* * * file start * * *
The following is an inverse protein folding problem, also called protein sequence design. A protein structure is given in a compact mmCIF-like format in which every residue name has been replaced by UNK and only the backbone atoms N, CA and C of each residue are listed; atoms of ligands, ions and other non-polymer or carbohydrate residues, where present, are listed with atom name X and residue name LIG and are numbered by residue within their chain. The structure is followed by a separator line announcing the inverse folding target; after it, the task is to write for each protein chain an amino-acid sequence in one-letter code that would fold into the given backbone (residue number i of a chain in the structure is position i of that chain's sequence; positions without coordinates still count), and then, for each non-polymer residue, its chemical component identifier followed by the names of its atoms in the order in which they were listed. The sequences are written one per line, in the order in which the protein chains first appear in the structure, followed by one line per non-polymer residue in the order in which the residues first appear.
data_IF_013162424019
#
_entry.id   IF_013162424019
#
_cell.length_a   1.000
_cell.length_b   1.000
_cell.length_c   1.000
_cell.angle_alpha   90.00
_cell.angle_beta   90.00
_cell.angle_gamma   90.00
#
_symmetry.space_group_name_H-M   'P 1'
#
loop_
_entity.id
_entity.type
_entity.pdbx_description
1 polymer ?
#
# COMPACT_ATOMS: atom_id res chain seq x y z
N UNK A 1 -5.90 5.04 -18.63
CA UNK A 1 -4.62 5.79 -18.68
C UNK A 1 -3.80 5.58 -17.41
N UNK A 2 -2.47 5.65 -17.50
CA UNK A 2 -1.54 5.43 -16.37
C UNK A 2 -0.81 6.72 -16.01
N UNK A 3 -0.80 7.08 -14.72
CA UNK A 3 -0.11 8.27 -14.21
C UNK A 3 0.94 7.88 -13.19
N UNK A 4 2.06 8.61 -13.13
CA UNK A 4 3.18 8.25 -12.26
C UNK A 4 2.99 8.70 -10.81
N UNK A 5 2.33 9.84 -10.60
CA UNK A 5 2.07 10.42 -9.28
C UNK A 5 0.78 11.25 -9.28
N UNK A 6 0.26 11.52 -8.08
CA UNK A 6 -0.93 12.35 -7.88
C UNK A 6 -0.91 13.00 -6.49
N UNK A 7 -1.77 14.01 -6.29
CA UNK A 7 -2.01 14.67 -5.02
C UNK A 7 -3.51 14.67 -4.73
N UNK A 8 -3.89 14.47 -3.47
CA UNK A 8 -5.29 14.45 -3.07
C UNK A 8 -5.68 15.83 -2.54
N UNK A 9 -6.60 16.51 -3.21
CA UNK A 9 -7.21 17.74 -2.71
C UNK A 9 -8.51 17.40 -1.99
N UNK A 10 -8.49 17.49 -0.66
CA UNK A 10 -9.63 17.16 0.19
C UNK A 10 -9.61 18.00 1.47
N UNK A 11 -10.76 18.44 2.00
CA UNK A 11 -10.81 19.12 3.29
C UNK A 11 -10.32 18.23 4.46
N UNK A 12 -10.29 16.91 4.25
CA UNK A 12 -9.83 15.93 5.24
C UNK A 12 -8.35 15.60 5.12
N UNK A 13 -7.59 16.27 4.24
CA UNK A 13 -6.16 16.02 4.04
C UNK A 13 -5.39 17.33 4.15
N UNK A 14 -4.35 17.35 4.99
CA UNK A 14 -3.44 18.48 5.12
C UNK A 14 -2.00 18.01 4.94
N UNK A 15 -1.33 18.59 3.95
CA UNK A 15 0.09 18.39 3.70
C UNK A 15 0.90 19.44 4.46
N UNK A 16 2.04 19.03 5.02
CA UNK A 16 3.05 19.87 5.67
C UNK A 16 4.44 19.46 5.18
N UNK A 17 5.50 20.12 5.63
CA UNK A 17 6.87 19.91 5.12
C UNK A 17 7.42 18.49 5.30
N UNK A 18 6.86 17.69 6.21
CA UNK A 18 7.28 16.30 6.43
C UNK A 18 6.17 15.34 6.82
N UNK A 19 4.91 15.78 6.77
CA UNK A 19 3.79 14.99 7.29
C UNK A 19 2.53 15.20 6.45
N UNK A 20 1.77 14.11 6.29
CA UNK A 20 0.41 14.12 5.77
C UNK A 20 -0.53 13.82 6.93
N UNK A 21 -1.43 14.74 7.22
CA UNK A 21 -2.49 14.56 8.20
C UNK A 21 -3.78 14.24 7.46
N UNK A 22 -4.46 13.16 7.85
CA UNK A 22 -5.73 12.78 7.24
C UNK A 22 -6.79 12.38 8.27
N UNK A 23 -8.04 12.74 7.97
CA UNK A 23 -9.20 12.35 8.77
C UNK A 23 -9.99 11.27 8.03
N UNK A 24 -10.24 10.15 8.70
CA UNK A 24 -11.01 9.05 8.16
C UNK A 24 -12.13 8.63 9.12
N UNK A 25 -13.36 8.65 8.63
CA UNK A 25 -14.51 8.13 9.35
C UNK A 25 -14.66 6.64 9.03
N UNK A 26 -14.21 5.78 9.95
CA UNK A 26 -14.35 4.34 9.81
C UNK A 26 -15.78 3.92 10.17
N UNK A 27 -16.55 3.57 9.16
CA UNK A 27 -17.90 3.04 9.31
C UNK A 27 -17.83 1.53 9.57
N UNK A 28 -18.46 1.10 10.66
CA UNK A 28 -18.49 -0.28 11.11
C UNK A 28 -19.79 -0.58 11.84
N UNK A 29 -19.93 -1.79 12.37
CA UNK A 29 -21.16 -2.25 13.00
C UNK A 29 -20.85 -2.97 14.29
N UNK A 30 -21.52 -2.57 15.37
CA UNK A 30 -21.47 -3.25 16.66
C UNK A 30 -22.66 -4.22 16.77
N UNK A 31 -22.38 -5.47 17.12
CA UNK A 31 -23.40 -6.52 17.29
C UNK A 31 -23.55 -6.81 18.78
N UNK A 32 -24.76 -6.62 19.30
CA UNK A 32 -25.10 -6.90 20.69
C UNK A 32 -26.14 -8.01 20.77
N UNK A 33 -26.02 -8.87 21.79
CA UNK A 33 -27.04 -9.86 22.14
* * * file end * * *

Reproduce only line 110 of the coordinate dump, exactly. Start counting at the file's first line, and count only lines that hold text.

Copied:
CA UNK A 30 -21.47 -3.25 16.66